This time, the favorites took care of business. Canada started slowly but pumped home four straight goals to take a 5-3 final, while the Soviets jumped out to an early 3-0 lead before eliminating Sweden by a 4-2 score. That set the stage for a final that still stands as perhaps the best international hockey series ever played.
As a side note, the Czechoslovakian goaltender for both of those games against Canada was a 22-year-old kid that most North Americans had never heard of. He eventually made it to the NHL three years later, and turned out to be pretty good. He even got some revenge against Canada at an international tournament over a decade later.
2004: Russia 3 – USA 1; Sweden 4 – Czech Republic 3
Canada didn't have to avenge any round robin losses on their way to the 1991 title, and the United States likewise was a perfect 3-0-0 under the new World Cup format before winning it all in 1996. Canada repeated that feat in 2004, making it four straight Canada/World Cups that have been won by a team that didn't suffer a loss during the round robin. Yes, that's right – it's now been 32 years and counting since a team lost a round robin game and still managed to win this tournament. Wait, this is supposed to be about giving teams that lost in the round robin hope. Forget everything I just mentioned.
But we can still find a couple of revenge games in the 2004 round robin, thanks to that year's, um, interesting format. The tournament featured eight teams, and the playoff round featured… eight teams. Yes, everyone made the playoffs in 2004, with the round robin settling the seeding and nothing else.
That format actually gave us a few interesting moments, like top-seeded Finland needing a goal in the dying minutes to edge winless Germany 2-1. And it also set up a pair of interesting rematches. In the round robin, the defending champion Team USA had dropped its first two games, to Canada and Russia. In the latter game, they fell 3-1 while being outshot 45-21. The 0-2 start didn't hurt their playoff hopes, because of the whole "everyone makes it" thing, but it certainly put a dent in their confidence.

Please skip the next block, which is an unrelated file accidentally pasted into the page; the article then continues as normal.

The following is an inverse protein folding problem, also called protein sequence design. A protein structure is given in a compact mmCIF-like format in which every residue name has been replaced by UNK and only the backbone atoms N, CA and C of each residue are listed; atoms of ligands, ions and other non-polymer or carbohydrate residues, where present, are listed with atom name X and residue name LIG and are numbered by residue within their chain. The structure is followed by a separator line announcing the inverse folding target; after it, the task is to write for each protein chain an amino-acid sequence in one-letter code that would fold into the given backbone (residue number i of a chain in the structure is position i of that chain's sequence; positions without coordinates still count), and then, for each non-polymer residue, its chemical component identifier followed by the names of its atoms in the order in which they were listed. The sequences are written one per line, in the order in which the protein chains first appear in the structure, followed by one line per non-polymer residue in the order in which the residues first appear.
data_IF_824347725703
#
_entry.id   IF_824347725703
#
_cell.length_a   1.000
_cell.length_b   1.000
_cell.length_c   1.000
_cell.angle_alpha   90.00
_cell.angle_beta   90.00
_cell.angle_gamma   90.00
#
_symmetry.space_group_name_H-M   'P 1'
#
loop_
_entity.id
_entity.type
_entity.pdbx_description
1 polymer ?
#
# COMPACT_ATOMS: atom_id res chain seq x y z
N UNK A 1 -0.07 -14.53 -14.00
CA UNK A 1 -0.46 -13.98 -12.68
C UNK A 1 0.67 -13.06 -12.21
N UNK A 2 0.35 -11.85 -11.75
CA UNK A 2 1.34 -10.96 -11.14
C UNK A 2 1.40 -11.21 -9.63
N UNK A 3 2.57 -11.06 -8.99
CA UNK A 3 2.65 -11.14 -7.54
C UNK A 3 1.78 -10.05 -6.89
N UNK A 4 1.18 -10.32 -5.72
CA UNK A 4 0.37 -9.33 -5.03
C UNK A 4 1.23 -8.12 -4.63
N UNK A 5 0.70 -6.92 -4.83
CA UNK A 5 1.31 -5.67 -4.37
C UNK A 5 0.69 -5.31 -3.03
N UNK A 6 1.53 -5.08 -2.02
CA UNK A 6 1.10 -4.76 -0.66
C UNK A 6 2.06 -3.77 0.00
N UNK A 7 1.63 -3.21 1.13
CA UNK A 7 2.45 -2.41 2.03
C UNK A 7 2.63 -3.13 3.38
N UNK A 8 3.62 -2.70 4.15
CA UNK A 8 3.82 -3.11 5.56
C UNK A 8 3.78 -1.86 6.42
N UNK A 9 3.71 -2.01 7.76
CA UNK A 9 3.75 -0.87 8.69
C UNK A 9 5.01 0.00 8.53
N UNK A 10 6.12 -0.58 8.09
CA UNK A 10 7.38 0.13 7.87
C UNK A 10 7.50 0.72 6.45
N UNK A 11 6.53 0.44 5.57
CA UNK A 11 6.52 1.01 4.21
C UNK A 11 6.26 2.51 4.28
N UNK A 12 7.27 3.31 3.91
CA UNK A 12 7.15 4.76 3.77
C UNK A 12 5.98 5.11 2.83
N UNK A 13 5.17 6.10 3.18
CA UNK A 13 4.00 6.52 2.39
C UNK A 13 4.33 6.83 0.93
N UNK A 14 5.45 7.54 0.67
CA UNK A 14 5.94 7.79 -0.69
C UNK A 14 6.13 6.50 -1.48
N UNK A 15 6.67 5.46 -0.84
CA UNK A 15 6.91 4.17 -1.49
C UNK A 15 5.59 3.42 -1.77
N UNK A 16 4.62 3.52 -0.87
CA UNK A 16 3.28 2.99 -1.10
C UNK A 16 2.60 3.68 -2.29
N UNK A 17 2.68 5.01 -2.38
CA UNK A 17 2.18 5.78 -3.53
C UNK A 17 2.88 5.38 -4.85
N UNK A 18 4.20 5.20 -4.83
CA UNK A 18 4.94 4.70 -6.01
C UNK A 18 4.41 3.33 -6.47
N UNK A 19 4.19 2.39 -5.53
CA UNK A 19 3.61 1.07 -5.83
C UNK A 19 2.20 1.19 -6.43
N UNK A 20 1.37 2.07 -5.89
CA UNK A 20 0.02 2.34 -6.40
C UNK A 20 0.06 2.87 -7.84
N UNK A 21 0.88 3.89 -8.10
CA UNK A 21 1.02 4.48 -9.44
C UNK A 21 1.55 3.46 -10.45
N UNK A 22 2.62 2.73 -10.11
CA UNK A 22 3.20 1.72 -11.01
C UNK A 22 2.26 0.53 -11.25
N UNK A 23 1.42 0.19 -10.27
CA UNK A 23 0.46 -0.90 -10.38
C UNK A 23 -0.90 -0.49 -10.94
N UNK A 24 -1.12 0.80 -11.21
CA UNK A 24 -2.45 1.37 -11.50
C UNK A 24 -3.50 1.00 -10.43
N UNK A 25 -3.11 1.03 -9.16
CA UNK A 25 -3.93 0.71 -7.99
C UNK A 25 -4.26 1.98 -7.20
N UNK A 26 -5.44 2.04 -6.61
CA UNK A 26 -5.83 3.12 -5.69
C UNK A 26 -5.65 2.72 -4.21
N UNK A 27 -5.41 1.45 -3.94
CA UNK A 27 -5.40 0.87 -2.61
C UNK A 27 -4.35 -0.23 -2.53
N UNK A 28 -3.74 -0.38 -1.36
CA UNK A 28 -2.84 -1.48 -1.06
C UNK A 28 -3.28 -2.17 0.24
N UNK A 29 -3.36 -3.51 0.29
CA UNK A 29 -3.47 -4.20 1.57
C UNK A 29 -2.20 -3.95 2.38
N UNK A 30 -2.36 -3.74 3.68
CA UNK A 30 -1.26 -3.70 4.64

Meanwhile, the Czechs dropped their opener 4-0 to Finland, then fell behind by the same score to Sweden. They came back to at least make that game a respectable 4-3 final, but other than running up the score on Germany in the finale, they didn't come out of the round robin with much room for optimism.
But in the opening round, both teams got a chance at payback, and both took it. The Czechs looked like a different team, shelling Mikael Tellqvist and Team Sweden in a 6-1 win. The Russia/Team USA rematch was a closer affair, with both teams going back and forth, but the Americans held on for a 5-3 win.
Both teams went on to lose in the semifinal, although the U.S. blew a late lead against Finland and the Czechs took Canada to overtime. Canada beat Finland in the one-game final, the year-long NHL lockout began the next day, and the World Cup hasn't been seen since. Twelve years later, we're finally getting another look at the tournament, and another chance to see a tough round robin loss avenged in the playoffs.
At least, that's what teams like Russia, Finland and North America are hoping.
Sean McIndoe has been writing about the NHL since 2008, most recently for ESPN and Grantland. He spends most of his time making jokes on twitter, where you may know him as @downgoesbrown. He appears weekly on TheHockeyNews.com.
Author: (Photo by John Russell/NHLI via Getty Images)
The 10 most overvalued fantasy players for 2016-17
By Matt Larkin
Sep 13, 2016
Which players will cost a pretty penny at the draft table and burn you with subpar production relative to expectations? Matt Larkin identifies 10 to avoid.
Picking sleepers is one of the most exciting aspects of fantasy hockey drafts. It makes us look smart. That's why I've offered up my favorite 10 for 2016-17 here. But as much as we like to think finding those late-round gems puts us over the top to win championships, something else matters much more: avoiding mistakes in the early to mid rounds.
And a "mistake" doesn't always mean picking a bust player who has a terrible season or gets injured. It can also mean taking a perfectly decent player way too early when many more effective guys are still available. I define overvalued fantasy picks as some combination of:
Players whose production won't match their average draft positions
Players being drafted ahead of players who will outperform them